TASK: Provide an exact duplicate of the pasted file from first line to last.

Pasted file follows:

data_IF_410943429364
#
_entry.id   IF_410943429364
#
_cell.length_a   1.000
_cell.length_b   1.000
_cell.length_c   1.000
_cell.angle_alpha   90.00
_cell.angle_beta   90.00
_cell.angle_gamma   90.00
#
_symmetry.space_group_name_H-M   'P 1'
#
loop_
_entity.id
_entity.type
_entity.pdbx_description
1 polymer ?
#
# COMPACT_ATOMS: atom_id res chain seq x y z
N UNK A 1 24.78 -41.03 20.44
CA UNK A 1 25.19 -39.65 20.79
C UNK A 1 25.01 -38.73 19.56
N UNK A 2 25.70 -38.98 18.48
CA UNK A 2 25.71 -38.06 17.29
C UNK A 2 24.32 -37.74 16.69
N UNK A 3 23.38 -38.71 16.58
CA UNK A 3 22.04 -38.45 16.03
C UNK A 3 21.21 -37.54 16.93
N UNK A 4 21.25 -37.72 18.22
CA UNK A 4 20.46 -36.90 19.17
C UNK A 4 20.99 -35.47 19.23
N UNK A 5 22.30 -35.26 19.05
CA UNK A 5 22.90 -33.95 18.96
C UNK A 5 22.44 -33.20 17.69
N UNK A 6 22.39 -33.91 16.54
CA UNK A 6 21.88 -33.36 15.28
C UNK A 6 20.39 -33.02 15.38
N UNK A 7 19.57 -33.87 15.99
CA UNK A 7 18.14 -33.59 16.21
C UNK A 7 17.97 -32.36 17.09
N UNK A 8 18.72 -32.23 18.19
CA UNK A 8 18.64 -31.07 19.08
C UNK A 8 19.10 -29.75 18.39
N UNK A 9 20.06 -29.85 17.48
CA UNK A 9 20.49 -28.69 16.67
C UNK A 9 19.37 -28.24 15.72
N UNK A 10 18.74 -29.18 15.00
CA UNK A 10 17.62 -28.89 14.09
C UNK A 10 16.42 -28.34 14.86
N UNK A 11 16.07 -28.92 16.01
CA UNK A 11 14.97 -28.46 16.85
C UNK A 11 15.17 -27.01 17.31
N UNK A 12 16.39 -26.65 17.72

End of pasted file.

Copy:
data_IF_410943429364
#
_entry.id   IF_410943429364
#
_cell.length_a   1.000
_cell.length_b   1.000
_cell.length_c   1.000
_cell.angle_alpha   90.00
_cell.angle_beta   90.00
_cell.angle_gamma   90.00
#
_symmetry.space_group_name_H-M   'P 1'
#
loop_
_entity.id
_entity.type
_entity.pdbx_description
1 polymer ?
#
# COMPACT_ATOMS: atom_id res chain seq x y z
N UNK A 1 24.78 -41.03 20.44
CA UNK A 1 25.19 -39.65 20.79
C UNK A 1 25.01 -38.73 19.56
N UNK A 2 25.70 -38.98 18.48
CA UNK A 2 25.71 -38.06 17.29
C UNK A 2 24.32 -37.74 16.69
N UNK A 3 23.38 -38.71 16.58
CA UNK A 3 22.04 -38.45 16.03
C UNK A 3 21.21 -37.54 16.93
N UNK A 4 21.25 -37.72 18.22
CA UNK A 4 20.46 -36.90 19.17
C UNK A 4 20.99 -35.47 19.23
N UNK A 5 22.30 -35.26 19.05
CA UNK A 5 22.90 -33.95 18.96
C UNK A 5 22.44 -33.20 17.69
N UNK A 6 22.39 -33.91 16.54
CA UNK A 6 21.88 -33.36 15.28
C UNK A 6 20.39 -33.02 15.38
N UNK A 7 19.57 -33.87 15.99
CA UNK A 7 18.14 -33.59 16.21
C UNK A 7 17.97 -32.36 17.09
N UNK A 8 18.72 -32.23 18.19
CA UNK A 8 18.64 -31.07 19.08
C UNK A 8 19.10 -29.75 18.39
N UNK A 9 20.06 -29.85 17.48
CA UNK A 9 20.49 -28.69 16.67
C UNK A 9 19.37 -28.24 15.72
N UNK A 10 18.74 -29.18 15.00
CA UNK A 10 17.62 -28.89 14.09
C UNK A 10 16.42 -28.34 14.86
N UNK A 11 16.07 -28.92 16.01
CA UNK A 11 14.97 -28.46 16.85
C UNK A 11 15.17 -27.01 17.31
N UNK A 12 16.39 -26.65 17.72